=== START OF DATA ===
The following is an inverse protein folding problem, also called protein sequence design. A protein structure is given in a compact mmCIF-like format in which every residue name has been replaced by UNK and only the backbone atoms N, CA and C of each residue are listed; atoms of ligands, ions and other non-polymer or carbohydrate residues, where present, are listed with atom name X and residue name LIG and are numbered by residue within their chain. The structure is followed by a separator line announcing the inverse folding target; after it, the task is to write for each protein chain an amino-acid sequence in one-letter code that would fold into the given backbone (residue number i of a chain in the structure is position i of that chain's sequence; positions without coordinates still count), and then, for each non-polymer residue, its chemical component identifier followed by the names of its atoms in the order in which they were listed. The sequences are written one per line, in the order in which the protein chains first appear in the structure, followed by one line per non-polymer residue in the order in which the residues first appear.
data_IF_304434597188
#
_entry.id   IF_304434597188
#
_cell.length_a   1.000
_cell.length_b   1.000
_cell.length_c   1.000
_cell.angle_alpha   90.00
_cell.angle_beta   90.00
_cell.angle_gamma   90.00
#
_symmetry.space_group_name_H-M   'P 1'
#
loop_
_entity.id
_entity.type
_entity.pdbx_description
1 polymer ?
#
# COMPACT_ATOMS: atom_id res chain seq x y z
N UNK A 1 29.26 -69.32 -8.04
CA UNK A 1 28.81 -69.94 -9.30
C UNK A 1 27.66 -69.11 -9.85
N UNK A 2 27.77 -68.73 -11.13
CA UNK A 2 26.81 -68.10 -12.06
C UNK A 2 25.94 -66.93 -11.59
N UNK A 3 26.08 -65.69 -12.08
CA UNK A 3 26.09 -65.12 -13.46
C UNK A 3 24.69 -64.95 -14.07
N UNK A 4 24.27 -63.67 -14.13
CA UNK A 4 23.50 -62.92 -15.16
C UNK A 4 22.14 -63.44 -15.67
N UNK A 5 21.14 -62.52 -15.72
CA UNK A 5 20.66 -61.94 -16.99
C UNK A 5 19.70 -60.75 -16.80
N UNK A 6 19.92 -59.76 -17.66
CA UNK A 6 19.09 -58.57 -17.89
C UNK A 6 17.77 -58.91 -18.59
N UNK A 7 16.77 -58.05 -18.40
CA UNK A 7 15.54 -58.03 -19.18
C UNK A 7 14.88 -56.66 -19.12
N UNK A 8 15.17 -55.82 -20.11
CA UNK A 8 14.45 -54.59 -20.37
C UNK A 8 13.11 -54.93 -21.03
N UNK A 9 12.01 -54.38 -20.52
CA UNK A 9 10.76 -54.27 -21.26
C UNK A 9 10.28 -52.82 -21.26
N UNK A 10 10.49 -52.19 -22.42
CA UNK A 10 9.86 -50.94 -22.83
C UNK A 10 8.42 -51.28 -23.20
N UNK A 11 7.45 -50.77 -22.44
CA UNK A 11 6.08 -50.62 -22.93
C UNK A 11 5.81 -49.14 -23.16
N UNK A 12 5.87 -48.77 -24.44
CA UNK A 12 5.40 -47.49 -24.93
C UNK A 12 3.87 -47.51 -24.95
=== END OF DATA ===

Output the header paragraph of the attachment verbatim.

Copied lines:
The following is an inverse protein folding problem, also called protein sequence design. A protein structure is given in a compact mmCIF-like format in which every residue name has been replaced by UNK and only the backbone atoms N, CA and C of each residue are listed; atoms of ligands, ions and other non-polymer or carbohydrate residues, where present, are listed with atom name X and residue name LIG and are numbered by residue within their chain. The structure is followed by a separator line announcing the inverse folding target; after it, the task is to write for each protein chain an amino-acid sequence in one-letter code that would fold into the given backbone (residue number i of a chain in the structure is position i of that chain's sequence; positions without coordinates still count), and then, for each non-polymer residue, its chemical component identifier followed by the names of its atoms in the order in which they were listed. The sequences are written one per line, in the order in which the protein chains first appear in the structure, followed by one line per non-polymer residue in the order in which the residues first appear.